Tokyo has taken the opposite tack from many Western cities when it comes to curbing tobacco use in public space: smoking is banned on the streets but not inside bars and restaurants. Well, almost banned — special smoking areas, usually in front of train stations, corral smokers into tight quarters around a few communal ashtrays (and inside a haze of smoke). These smoking zones are so unpleasant, they’ve been nicknamed “gas chambers.”

Recently, however, we’ve seen a smattering of more attractive smoking spaces — and not just ones created by tobacco companies. The new Hikarie building in Shibuya has what could be called a deluxe smoking lounge. There are benches to sit on, outlets to charge your phone, and, in the smoking space on the 11th floor, moody lighting. Most impressive however is the degree of ventilation — the air isn’t deplorably smoky.

All of this conspires to position smoking not as a fact-of-life or a dirty habit, but rather as a quality of life issue — smoking should ultimately be a pleasant experience. It’s the same logic that results in Japan having some of the nicest public restrooms in the world, with heated toilet seats and rows of mirrors (complete with hooks for hanging handbags and a ledge for holding make-up pouches and hairbrushes).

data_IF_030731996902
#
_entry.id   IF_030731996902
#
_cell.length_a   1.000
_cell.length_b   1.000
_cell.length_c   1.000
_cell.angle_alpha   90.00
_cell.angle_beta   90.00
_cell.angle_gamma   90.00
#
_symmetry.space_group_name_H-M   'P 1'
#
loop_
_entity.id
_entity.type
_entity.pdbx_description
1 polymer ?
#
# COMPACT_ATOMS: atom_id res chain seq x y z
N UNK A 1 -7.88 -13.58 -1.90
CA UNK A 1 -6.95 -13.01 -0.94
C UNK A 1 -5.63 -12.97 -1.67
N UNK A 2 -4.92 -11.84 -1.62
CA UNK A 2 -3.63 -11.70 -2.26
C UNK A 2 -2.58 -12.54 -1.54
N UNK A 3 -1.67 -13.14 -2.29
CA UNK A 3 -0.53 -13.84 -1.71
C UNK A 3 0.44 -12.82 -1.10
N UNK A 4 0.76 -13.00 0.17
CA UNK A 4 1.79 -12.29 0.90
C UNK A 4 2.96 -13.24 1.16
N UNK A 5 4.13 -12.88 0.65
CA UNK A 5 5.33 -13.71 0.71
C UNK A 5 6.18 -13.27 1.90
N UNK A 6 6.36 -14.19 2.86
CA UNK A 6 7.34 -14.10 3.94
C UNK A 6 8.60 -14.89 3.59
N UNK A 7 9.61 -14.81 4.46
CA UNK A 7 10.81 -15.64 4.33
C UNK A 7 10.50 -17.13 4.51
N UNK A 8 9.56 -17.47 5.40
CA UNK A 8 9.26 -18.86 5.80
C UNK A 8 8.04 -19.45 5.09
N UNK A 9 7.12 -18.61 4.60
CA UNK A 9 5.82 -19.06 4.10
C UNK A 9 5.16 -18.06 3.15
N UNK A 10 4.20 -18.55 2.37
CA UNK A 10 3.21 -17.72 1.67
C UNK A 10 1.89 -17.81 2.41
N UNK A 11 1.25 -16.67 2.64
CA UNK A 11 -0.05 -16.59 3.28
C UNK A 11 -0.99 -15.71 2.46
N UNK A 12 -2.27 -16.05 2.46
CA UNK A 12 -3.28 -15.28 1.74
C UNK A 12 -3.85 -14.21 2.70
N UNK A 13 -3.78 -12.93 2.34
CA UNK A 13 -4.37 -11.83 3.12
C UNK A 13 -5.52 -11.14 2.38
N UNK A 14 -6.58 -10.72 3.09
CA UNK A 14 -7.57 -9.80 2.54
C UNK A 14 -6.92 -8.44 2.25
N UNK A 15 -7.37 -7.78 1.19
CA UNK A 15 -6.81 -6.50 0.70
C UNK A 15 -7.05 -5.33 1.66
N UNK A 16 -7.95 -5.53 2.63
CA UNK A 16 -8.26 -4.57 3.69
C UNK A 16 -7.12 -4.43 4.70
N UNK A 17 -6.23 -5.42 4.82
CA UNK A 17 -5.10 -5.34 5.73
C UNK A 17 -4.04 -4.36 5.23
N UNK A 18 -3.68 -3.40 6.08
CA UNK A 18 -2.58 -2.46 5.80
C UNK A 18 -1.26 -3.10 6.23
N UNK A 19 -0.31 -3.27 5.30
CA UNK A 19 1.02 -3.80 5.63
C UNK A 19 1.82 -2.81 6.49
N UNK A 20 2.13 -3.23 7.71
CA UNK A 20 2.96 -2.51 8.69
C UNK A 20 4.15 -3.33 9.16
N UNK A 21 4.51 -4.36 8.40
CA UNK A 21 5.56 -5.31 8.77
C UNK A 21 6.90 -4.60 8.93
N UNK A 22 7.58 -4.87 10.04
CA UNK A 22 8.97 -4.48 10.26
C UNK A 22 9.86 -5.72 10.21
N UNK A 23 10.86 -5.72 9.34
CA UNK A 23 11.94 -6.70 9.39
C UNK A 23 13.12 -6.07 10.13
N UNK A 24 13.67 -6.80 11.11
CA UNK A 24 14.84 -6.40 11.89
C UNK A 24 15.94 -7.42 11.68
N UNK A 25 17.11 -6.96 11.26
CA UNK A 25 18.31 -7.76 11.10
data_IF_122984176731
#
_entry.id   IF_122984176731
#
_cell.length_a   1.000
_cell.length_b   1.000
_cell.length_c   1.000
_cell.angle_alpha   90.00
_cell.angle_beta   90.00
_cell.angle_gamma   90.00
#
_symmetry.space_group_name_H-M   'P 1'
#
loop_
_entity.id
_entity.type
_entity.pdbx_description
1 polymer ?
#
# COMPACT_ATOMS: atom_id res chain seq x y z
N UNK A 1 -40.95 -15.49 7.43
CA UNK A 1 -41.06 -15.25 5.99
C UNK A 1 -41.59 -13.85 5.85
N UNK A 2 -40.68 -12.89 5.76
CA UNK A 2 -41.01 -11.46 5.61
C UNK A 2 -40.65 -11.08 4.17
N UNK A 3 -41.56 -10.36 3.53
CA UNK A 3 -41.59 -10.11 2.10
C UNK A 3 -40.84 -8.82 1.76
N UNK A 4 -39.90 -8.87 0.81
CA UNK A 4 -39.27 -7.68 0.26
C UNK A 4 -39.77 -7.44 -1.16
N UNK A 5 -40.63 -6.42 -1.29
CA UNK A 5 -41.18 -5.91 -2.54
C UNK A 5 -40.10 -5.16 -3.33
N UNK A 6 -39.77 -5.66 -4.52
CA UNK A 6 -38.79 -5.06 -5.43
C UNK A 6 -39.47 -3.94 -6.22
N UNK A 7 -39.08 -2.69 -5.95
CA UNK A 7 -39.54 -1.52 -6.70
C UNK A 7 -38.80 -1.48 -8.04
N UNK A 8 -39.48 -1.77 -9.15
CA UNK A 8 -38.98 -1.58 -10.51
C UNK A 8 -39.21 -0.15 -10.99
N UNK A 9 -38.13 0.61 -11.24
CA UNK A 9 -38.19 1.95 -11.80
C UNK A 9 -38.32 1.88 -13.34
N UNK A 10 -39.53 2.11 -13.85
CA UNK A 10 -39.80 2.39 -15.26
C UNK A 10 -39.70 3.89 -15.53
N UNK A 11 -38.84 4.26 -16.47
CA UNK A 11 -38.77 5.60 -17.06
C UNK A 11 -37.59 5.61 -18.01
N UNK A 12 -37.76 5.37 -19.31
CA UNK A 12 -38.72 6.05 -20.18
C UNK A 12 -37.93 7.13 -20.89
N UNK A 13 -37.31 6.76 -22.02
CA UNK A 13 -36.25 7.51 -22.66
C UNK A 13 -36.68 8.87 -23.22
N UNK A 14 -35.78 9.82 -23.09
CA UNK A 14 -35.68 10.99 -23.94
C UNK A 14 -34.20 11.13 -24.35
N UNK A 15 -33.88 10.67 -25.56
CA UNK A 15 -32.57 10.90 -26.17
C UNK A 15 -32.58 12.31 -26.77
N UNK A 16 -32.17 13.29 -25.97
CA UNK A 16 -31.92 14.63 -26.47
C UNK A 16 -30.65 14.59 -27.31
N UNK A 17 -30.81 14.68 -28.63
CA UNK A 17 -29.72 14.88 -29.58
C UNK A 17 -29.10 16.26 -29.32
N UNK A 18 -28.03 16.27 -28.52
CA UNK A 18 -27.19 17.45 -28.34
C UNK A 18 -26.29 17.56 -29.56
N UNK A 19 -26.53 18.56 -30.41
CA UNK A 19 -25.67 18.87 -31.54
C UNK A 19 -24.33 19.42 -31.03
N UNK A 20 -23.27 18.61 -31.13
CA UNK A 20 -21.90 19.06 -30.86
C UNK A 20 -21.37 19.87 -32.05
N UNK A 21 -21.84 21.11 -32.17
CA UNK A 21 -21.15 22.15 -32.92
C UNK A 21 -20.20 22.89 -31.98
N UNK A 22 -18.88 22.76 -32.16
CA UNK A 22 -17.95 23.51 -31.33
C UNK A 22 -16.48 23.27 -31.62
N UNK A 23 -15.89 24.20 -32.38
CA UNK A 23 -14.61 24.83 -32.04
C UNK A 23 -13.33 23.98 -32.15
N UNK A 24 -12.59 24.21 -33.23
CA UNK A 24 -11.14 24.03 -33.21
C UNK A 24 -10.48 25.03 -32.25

Starting this summer, a new venture is betting that, where such deluxe quarters do not yet exist for free, smokers would be willing to pay a small premium for that pleasant experience. Ippuku, which means “a puff,” is a pay-as-you-go smoking area. It features much of the same amenities as the space in Hikarie: padded rails to sit on, tables to prop up a drink, outlets for phone charging, and continuously circulating air.

The cost to enter is ¥50 — far less than a cup of coffee, but twice the price of the average cigarette. Customers pay with a swipe of their Pasmo or Suica train passes and enter though automatic gates much like those at Tokyo train stations. While a staff door indicates that someone is keeping an eye on the place, the space itself is unmanned.

Since July, Ippuku has opened three smoking stations in central Chiyoda Ward, which was the first ward to ban smoking on the street 10 years ago. Ippuku isn’t a knee-jerk reaction to a new regulation; rather it is the latest twist in the ongoing negotiations between the city and its smokers.

In an interview in Nikkei Trendy, a spokesperson for General Fundex, the real estate company behind Ippuku, explained that what customers were paying for was the technology used to keep the smoking area, well, smoke-free. This includes a water-flushing system for cigarette butts, walls coated with a stain-resistant substance, and aromatherapy scents pumped into the air.

Also peace of mind: In many public smoking areas the boundary is not clearly drawn, and second hand smoke wafts out into the areas beyond. But inside Ippuku, smokers needn’t mind about non-smokers; this space is 100% theirs.

But will people actually pay to smoke? When we stopped by last week, we saw a handful of people come and go (then again it was about 35 degrees outside and Ippuku does have air conditioning). General Fundex is optimistic though: The company plans to open three dozen new branches around Tokyo in the next three years.

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